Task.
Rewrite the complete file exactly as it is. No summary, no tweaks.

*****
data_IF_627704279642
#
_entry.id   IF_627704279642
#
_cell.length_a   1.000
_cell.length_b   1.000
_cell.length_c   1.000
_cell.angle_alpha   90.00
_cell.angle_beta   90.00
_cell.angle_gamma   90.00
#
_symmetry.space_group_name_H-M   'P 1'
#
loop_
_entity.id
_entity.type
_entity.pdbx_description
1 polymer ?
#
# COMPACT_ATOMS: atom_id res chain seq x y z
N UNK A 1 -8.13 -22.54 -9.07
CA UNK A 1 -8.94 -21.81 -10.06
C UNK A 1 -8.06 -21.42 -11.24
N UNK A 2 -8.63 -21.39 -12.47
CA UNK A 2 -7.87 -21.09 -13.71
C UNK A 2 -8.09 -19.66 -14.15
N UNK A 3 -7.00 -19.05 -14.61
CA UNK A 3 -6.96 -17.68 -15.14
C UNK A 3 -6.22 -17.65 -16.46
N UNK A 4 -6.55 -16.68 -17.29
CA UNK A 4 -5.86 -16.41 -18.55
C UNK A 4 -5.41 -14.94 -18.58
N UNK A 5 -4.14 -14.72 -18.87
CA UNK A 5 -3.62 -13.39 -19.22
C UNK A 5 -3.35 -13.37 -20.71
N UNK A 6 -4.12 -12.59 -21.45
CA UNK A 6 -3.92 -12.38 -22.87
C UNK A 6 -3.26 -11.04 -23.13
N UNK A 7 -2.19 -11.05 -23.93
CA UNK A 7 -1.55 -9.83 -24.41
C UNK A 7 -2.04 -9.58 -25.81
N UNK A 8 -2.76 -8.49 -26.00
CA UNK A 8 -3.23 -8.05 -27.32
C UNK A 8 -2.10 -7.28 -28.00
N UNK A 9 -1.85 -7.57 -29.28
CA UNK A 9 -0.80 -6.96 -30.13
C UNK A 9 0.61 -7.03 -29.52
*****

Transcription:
data_IF_627704279642
#
_entry.id   IF_627704279642
#
_cell.length_a   1.000
_cell.length_b   1.000
_cell.length_c   1.000
_cell.angle_alpha   90.00
_cell.angle_beta   90.00
_cell.angle_gamma   90.00
#
_symmetry.space_group_name_H-M   'P 1'
#
loop_
_entity.id
_entity.type
_entity.pdbx_description
1 polymer ?
#
# COMPACT_ATOMS: atom_id res chain seq x y z
N UNK A 1 -8.13 -22.54 -9.07
CA UNK A 1 -8.94 -21.81 -10.06
C UNK A 1 -8.06 -21.42 -11.24
N UNK A 2 -8.63 -21.39 -12.47
CA UNK A 2 -7.87 -21.09 -13.71
C UNK A 2 -8.09 -19.66 -14.15
N UNK A 3 -7.00 -19.05 -14.61
CA UNK A 3 -6.96 -17.68 -15.14
C UNK A 3 -6.22 -17.65 -16.46
N UNK A 4 -6.55 -16.68 -17.29
CA UNK A 4 -5.86 -16.41 -18.55
C UNK A 4 -5.41 -14.94 -18.58
N UNK A 5 -4.14 -14.72 -18.87
CA UNK A 5 -3.62 -13.39 -19.22
C UNK A 5 -3.35 -13.37 -20.71
N UNK A 6 -4.12 -12.59 -21.45
CA UNK A 6 -3.92 -12.38 -22.87
C UNK A 6 -3.26 -11.04 -23.13
N UNK A 7 -2.19 -11.05 -23.93
CA UNK A 7 -1.55 -9.83 -24.41
C UNK A 7 -2.04 -9.58 -25.81
N UNK A 8 -2.76 -8.49 -26.00
CA UNK A 8 -3.23 -8.05 -27.32
C UNK A 8 -2.10 -7.28 -28.00
N UNK A 9 -1.85 -7.57 -29.28
CA UNK A 9 -0.80 -6.96 -30.13
C UNK A 9 0.61 -7.03 -29.52